Facts surrounding this case as contained in the printed Record of Appeal before this court show that the appellant as an accused person, together with one other, were charged before the High Court of Justice of Imo State holden at Owerri (trial court), on an information of a single count of MURDER, contrary to section 319(1) of the Criminal Code, Cap 30, vol. II, Laws of Eastern Nigeria, 1963, applicable to Imo State. It was alleged that on the 20th day of January, 1983, the two accused persons murdered one Benjamin Iheama, at plot 454, Ikenegbu Layout, Owerri. It was the case of the prosecution that the 1st accused, a full blood brother to Timothy Iheama (who testified as. “PW I” and who shall thereinafter, be referred to as such in this judgment), was an apprentice trader. He later established his own trading business with the help of PW I. Thereafter, the deceased brought in the 1st accused with three other relations of his: Chibuzor Nwachukwu, Uchenna. Nwachukwu and Christopher Ndulaka, in order to assist him in his business. The deceased was by then living at plot 454 Ikenegbu Layout, Owerri together with these people. Further, the 2nd accused was frequenting the house of the deceased from Lagos. The place of business of the deceased was at No. 4, Douglas Road, Owerri. Because of the suspicion PW I had, he went to the father of the 1st accused and made a suggestion to him that the deceased and the 1st accused should be brought together” for a settlement in order that they might not kill themselves. But the 1st accused rejected the suggestion. The deceased was in the habit of calling on PW I from time to time. But after sometime, PW I could not see the deceased. It was the 1st accused that informed PW I that the deceased went to Lagos and that from there he would go to Kaduna. The 1st accused was selling goods at below the selling price and even used the vehicle of PW I to convey the goods to Aba, the destination of one of the purchasers. PW I did not know that the deceased had been killed at that time. It was the Police that gave him that information. The deceased was buried in a shallow grave along Orji Road. The body of the deceased was later exhumed and a postmortem examination was carried out on the body by a doctor after PW I identified the corpse. Later, the Police showed the PW I one Christopher Ndulaka who was shot by the 1st accused. It was he who gave account of how the deceased was killed by himself, the 1st accused, Christopher Nwachukwu, Chibuzo Nwachukwu and Uchenna Nwachukwu: At that time nobody mentioned the name of the 2nd accused person. After the incident the 1st accused went into hiding and was even declared a wanted person by the police. In January, 1997, one Chidi Unugu gave information to PW I that the1st accused was staying in Port Harcourt. The police were informed. They arranged and had the 1st accused arrested. It was after his arrest that he mentioned the 2nd accused as being among those who killed the deceased and returned to Lagos after the incident. It was further alleged against the 2nd accused that he suggested that the deceased should be killed so that both accused and others could own the business of the deceased. It was he who procured a locally made pistol for that purpose but it was not used for the fear that its sound might wake-up the neighbours at plot 454, Ikenegbu Layout, Owerri. Police investigation was extended to the federal Prisons, Port Harcourt, where Chibuzo Nwachuwu and Uchenna Nwachukwu, brothers of the 1st accused were detained after having been condemned for the murder of the deceased. At the end of taking evidence from the prosecution and the defence, learned counsel for the respective parties addressed the learned trial judge. After evaluating the evidence placed before him, along side the submissions made by learned counsel as aforementioned, the learned trial judge, delivered his considered judgment wherein he discharged and acquitted the 2nd accused of the offence of murder charged. He however found the 1st accused guilty of the offence charged and sentenced him to death by hanging. Dissatisfied with the trial court’s decision, the 1st accused appealed to the Court of Appeal, Port Harcourt Division. At the end of its hearing, the Court of Appeal dismissed the appeal and affirmed the judgment of the trial court. Further dissatisfied, the 1st accused appealed to this court on four grounds of appeal as contained in the Notice of Appeal filed on 25th May, 2005. Briefs of argument were filed and exchanged by the parties. Learned counsel for the appellant asked this court to determine the following three issues: “ISSUE NO 1 Whether the entire proceedings before the trial court and the Court of Appeal were not illegal, unconstitutional, and null and void having been conducted in violation of: (a) Section 215 of the Criminal Procedure Law and (b) Section 33 (6) (a) and (e) of the 1979 Constitution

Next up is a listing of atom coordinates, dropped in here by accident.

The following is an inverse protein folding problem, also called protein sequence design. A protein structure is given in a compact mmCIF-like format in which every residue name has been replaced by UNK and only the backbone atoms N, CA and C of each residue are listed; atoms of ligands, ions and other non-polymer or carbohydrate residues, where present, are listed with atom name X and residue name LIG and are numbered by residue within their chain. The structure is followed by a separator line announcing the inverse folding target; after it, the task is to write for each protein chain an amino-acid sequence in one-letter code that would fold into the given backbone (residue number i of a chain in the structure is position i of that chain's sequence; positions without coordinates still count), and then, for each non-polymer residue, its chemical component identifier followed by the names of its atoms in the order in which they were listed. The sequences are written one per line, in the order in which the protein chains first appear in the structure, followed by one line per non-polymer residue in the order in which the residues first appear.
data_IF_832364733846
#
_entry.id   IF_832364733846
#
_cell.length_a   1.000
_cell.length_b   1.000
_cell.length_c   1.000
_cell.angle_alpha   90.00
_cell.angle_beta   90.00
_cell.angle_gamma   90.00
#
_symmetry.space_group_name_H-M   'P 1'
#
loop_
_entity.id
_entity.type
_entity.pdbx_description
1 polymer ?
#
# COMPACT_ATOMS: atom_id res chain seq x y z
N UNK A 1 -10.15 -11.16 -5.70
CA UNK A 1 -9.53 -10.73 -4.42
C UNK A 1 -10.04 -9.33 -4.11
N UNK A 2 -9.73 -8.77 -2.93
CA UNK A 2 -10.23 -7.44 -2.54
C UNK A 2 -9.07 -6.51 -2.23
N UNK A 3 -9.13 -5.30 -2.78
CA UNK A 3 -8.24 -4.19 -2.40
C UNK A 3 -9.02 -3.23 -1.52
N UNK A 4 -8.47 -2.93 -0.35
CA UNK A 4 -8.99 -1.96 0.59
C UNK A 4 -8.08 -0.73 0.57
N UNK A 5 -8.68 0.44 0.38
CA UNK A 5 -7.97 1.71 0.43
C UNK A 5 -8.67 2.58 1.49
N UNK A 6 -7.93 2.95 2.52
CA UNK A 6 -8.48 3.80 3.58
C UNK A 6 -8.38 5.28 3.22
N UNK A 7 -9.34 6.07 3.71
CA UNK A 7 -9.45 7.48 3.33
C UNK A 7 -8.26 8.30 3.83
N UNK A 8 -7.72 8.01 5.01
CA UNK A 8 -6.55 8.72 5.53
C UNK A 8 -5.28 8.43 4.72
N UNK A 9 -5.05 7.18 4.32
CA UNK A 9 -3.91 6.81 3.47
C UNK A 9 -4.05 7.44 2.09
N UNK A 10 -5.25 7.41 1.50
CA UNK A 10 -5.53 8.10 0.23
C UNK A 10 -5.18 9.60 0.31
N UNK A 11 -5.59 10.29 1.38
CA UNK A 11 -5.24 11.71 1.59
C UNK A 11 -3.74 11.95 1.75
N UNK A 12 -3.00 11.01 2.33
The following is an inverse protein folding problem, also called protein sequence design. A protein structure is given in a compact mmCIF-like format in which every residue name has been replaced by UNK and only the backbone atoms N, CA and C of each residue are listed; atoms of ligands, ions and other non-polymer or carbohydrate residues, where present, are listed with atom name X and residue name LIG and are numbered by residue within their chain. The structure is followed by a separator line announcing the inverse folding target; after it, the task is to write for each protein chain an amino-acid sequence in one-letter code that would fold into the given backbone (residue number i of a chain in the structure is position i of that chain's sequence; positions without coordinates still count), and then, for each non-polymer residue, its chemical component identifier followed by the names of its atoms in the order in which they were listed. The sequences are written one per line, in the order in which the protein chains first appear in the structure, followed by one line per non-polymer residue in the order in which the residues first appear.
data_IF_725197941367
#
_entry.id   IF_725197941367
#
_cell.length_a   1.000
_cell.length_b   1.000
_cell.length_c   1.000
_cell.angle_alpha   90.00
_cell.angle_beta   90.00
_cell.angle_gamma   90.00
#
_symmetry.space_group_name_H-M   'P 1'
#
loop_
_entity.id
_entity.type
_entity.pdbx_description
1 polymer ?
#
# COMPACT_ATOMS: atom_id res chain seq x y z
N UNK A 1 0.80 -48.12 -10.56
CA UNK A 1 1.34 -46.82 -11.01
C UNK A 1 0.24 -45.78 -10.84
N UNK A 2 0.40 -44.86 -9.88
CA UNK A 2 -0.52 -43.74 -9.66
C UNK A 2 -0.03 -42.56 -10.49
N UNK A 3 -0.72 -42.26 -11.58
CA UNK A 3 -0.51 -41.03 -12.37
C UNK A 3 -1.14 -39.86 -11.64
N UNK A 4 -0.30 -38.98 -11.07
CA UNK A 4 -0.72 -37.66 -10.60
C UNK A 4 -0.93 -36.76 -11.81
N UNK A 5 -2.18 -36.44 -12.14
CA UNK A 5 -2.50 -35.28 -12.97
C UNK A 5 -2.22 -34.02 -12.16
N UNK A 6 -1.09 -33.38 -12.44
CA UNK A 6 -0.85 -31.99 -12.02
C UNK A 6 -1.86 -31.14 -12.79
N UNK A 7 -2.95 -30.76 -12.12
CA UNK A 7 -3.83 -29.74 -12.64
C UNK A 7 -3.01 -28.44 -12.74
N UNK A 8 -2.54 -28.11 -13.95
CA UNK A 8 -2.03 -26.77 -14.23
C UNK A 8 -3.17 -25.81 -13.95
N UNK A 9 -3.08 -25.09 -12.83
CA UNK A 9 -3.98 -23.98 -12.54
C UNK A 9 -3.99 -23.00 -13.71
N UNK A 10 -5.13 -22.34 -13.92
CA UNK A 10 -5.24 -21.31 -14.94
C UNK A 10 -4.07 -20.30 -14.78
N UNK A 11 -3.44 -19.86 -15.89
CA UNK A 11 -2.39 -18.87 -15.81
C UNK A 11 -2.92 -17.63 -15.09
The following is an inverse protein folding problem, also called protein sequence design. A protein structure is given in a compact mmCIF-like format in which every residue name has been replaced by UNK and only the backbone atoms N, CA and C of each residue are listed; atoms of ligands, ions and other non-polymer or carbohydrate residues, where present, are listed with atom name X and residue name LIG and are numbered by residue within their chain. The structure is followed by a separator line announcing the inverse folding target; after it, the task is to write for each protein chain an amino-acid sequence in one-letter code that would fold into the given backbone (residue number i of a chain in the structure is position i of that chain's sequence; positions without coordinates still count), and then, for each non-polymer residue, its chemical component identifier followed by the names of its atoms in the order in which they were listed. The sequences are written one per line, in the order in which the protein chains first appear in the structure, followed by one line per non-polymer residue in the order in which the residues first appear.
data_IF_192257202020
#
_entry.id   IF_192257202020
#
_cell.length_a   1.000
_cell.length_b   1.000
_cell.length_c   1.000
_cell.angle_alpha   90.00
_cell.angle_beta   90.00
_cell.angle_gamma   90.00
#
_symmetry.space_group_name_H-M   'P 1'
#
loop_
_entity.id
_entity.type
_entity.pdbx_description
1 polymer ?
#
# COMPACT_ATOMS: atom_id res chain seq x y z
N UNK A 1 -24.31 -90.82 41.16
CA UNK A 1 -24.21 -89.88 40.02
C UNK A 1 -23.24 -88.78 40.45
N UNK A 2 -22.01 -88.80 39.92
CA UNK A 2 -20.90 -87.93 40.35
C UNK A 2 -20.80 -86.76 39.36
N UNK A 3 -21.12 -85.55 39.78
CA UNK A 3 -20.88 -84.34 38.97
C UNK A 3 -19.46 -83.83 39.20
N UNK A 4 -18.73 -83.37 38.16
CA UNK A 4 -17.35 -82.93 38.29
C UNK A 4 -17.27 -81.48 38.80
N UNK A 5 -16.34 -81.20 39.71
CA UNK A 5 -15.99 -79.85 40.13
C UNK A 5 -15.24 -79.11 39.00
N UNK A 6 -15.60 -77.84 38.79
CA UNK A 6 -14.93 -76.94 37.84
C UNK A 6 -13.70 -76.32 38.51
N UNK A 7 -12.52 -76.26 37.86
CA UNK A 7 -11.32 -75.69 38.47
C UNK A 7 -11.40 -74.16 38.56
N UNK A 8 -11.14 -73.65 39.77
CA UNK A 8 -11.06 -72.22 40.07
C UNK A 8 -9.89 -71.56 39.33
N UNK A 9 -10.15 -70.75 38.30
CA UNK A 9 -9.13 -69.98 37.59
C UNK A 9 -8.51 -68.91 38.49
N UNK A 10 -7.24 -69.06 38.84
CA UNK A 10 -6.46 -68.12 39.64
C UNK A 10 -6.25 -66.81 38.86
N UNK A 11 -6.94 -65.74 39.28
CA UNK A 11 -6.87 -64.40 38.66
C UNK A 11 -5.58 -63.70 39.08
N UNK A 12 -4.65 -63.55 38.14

(Ground 1) ISSUE NO. 2 Whether the Court of Appeal was right or justified in affirming the conviction of the appellant by the trial court which suo motu undertook the untenable function of an Interpreter, and whether this procedure did not violate the appellant’s right to fair hearing and render thereby all the findings and conclusions of guilt, nullities (Ground 3)